Turkey’s opposition to the use of the death penalty in Islamic countries has not been confined to Bangladesh. Erdogan was similarly opposed to Egyptian Muslim Brotherhood leader Mohammed Morsi’s death sentence last year. Nevertheless, Turkish human rights criticisms have fueled considerable animosity in Bangladesh.
Public opposition to Turkish interference in Bangladesh’s internal affairs was first voiced in 2013. In December 2012, Turkish President Abdullah Gul wrote a letter to his Bangladeshi counterpart Zillur Rahman, urging Bangladeshi courts to grant 1971 war suspects clemency. Gul’s case for clemency was premised on the theory that executions would polarize Bangladeshi society and incite political violence.
This letter caused many Bangladeshi journalists and human rights activists to invoke the Armenian genocide as proof of Turkey’s long-standing solidarity with genocide perpetrators. Gul’s criticisms of Bangladeshi conduct were also attributed to Turkey’s close alliance with the Muslim Brotherhood, an organization that is aligned with many leading Jamaat-e-Islami members.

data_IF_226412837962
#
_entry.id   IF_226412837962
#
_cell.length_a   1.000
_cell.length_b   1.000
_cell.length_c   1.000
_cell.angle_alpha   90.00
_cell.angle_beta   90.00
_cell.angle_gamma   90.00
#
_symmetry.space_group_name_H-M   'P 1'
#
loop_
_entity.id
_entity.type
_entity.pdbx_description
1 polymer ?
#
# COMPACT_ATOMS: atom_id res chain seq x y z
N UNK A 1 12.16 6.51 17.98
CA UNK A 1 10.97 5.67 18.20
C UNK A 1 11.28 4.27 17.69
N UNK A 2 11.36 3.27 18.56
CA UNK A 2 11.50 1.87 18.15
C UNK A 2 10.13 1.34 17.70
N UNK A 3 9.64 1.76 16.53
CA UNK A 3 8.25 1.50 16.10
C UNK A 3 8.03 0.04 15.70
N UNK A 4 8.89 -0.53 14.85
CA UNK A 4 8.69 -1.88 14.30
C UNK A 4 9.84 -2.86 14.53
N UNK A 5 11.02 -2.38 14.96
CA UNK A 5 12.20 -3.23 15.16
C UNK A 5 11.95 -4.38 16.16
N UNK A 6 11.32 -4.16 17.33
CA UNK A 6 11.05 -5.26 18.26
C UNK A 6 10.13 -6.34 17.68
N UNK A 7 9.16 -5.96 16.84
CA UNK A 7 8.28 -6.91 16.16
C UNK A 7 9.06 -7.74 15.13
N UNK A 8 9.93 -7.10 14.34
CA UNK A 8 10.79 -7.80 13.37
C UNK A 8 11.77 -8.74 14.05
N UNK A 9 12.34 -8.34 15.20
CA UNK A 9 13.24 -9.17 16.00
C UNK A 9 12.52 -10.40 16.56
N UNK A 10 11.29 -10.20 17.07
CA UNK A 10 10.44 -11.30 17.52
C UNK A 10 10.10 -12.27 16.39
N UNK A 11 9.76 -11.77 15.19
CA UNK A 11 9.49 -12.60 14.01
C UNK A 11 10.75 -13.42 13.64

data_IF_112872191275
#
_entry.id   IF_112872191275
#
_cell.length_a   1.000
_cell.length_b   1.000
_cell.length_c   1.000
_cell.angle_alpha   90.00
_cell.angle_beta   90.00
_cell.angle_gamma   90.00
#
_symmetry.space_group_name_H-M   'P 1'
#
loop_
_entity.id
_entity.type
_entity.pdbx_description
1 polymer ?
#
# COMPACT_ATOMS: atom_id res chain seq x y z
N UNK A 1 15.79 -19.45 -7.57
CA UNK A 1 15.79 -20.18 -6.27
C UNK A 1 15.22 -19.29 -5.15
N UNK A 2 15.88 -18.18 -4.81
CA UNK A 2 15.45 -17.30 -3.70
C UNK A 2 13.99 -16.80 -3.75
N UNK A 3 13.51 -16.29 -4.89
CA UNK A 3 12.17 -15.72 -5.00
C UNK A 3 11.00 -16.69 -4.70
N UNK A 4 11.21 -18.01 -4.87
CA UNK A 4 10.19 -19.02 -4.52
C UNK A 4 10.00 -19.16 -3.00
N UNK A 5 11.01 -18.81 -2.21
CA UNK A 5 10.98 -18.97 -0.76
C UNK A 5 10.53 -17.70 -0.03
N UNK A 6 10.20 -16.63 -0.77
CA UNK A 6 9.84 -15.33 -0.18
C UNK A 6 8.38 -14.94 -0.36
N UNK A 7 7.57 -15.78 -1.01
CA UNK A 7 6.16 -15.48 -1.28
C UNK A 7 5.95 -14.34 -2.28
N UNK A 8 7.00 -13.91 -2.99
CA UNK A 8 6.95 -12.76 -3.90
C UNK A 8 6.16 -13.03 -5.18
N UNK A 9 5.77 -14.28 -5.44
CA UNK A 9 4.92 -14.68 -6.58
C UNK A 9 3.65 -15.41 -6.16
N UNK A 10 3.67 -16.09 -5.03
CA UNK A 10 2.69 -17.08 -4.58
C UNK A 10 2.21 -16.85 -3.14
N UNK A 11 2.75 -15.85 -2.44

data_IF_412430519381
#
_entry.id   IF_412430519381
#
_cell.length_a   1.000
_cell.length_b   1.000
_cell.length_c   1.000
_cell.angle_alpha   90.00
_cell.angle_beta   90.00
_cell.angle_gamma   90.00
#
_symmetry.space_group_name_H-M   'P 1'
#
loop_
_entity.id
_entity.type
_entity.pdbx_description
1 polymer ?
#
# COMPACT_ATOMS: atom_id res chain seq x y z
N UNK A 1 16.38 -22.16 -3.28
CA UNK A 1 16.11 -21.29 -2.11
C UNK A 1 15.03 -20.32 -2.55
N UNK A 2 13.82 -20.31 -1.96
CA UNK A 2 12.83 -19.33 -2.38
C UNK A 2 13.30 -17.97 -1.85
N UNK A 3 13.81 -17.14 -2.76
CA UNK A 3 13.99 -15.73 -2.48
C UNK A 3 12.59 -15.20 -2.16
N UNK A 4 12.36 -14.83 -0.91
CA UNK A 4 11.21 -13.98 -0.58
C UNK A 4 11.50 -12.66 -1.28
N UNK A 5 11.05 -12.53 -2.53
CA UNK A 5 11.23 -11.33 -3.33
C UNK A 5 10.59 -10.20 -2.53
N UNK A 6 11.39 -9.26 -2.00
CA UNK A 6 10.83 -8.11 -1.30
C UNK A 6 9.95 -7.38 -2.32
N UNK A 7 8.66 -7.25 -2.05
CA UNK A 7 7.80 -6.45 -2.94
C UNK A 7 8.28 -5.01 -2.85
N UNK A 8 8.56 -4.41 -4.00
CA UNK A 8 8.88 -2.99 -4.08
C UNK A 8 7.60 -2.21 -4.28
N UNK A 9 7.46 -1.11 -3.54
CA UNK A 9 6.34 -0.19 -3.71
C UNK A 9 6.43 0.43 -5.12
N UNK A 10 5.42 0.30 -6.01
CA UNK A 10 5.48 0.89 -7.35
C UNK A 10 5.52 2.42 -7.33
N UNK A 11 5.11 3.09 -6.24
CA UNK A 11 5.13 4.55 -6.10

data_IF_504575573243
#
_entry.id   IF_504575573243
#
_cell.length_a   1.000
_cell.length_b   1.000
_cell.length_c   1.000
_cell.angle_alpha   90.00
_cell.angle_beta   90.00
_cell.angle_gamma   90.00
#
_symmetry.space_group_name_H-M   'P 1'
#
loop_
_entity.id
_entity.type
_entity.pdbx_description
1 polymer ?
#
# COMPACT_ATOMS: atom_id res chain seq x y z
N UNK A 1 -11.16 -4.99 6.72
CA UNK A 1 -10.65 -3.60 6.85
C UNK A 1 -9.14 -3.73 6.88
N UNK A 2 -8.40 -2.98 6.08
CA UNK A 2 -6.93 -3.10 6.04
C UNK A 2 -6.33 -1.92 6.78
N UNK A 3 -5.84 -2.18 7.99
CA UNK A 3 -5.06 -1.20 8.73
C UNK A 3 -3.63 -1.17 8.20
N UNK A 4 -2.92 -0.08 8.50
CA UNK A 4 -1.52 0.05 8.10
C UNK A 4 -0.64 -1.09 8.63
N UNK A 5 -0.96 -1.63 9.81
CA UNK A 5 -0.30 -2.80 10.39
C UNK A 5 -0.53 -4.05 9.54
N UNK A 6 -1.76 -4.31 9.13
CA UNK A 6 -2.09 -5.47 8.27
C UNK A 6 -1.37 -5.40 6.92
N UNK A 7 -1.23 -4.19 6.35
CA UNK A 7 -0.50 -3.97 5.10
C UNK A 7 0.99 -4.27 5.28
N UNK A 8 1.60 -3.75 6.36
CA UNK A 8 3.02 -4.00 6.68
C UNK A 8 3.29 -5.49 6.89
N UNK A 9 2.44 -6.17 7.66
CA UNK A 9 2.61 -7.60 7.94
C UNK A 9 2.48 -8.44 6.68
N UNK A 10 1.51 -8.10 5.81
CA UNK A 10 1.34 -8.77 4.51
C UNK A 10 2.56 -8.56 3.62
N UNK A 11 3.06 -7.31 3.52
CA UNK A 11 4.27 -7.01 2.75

Nizami’s execution provoked a similar conflict between Turkish and Bangladeshi politicians and activists. Erdogan claimed that Nizami had not committed any “earthly sins,” and described the Bangladeshi authorities’ handling of his trial as undemocratic.
The Anatolia Youth Association (AGD), an Istanbul-based NGO, expressed similar outrage. AGD representatives described Bangladesh’s use of capital punishment as unlawful and a violation of the Islamic principle of cherishing human life. Bangladesh has continued to repudiate these moral arguments on the ground that Turkey has no moral authority to intervene in Bangladesh’s internal politics. This position has intensified the normative conflict between the two countries.
Second, Erdogan’s hostility to Nizami’s execution was aimed at consolidating bilateral cooperation between Turkey and Pakistan. The Pakistani Foreign Ministry described Nizami’s execution as “unfortunate” and insisted that Nizami was not guilty of any crimes as he was legitimately upholding the integrity of the Pakistani constitution. A senior Pakistani official also accused Bangladesh of trying to malign Pakistan. Bangladesh refuted these charges as proof of Pakistan’s whitewashing of war crimes and genocide.